Even Moroes. Can you find a social 10-man group that has 2 people who can maintain a CC on an undead mob each, for an extended period of time (before ranged hunter traps)?

  28. The problem with Cataclysm is that, aside from a few end game activities, there’s no challenge and no interaction. Leveling through the revamped quest zones feels like watching a movie, as the mobs pose little threat and there’s almost no choice in which quests to do. The leveling dungeons are similarly easy. And at level cap, we have easy five mans, automatic rep grinds, and battlegrounds that are filled with bots. Professions are also easy to get to 525, and this expansion’s crafted items aren’t even very interesting. Then there are heroics and the annonymity of the LFG tool, and the limits that this tool places on interaction and challenge in heroics really deserve their own post.

    It feels like Blizzard has set aside a few activities – raids, arena, rated battlegrounds – and set up the rest of the game so that even the most disinterested player can do it. Which, not surprisingly, has made it so that interested players have little to do outside of raiding and rated PvP.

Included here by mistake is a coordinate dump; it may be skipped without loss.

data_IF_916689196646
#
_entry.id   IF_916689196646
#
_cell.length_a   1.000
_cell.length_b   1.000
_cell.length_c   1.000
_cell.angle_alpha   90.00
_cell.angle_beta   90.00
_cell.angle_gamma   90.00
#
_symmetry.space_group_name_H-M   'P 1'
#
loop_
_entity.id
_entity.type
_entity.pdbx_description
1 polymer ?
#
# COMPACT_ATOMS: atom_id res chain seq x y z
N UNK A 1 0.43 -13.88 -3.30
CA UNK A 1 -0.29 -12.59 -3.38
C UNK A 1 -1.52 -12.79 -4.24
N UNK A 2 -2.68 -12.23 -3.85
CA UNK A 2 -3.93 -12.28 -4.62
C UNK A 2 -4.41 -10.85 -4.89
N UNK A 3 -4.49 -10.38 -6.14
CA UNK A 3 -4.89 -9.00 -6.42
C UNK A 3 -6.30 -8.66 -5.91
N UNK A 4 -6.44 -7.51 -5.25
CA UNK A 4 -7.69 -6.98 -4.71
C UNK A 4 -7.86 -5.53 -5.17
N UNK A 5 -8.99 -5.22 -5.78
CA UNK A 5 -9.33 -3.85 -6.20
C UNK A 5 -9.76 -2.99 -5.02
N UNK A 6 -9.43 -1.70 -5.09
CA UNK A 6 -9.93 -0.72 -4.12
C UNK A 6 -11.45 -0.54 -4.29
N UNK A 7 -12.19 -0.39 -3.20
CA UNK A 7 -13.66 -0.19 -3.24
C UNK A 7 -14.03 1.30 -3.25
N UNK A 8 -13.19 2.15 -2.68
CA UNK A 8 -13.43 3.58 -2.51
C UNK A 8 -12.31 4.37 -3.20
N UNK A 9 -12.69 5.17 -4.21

Personally, I play this game for a challenge and because I like playing with other people, and outside of my nine hours of raiding a week (and PvP, if I was so inclined), I don’t really get that from other aspects of the game.

    Of course, on the flip side WoW is still 36 hours of entertainment per month for $15, which is a pretty great deal.

    • I do think that part of the problem with the alt scene is that there isn’t a whole lot of interaction required on the journey. I used to love instancing with my alts becuase it was a great way to meet new people. Now, though, it’s just a way to get XP as fast as possible without having to interact with those around you :(

  29. There was an interview, I think with Chilton, about the hard thing with Cataclysm was redoing the world without losing its “soul”. His statements were all self-congratulatory (look, we accomplished that!), but in retrospect it was really just whistling past the graveyard. They *did* seriously damage the soul of the game.

  30. Pingback: Pandora’s Box « Scribblings on the Asylum Wall

  31. Here are the activies that I think are currently holding people’s interest in the game:

    1. Playing your main in PvE and/or PvP
    2. Seeing the newly designed old-world content on an alt
    3. Lowbie battlegrounds
    4. Achievement chasing (lots of people wore out their interest for this during Wrath)
    5. Archaeology (only fun for some, not fun to repeat on multiple toons)
    6. Gaming the auction house (IMO lack of server activity takes all the fun out of this)

    While 4-6 will have some devotees, they’re really side pursuits and 1-3 are the biggies.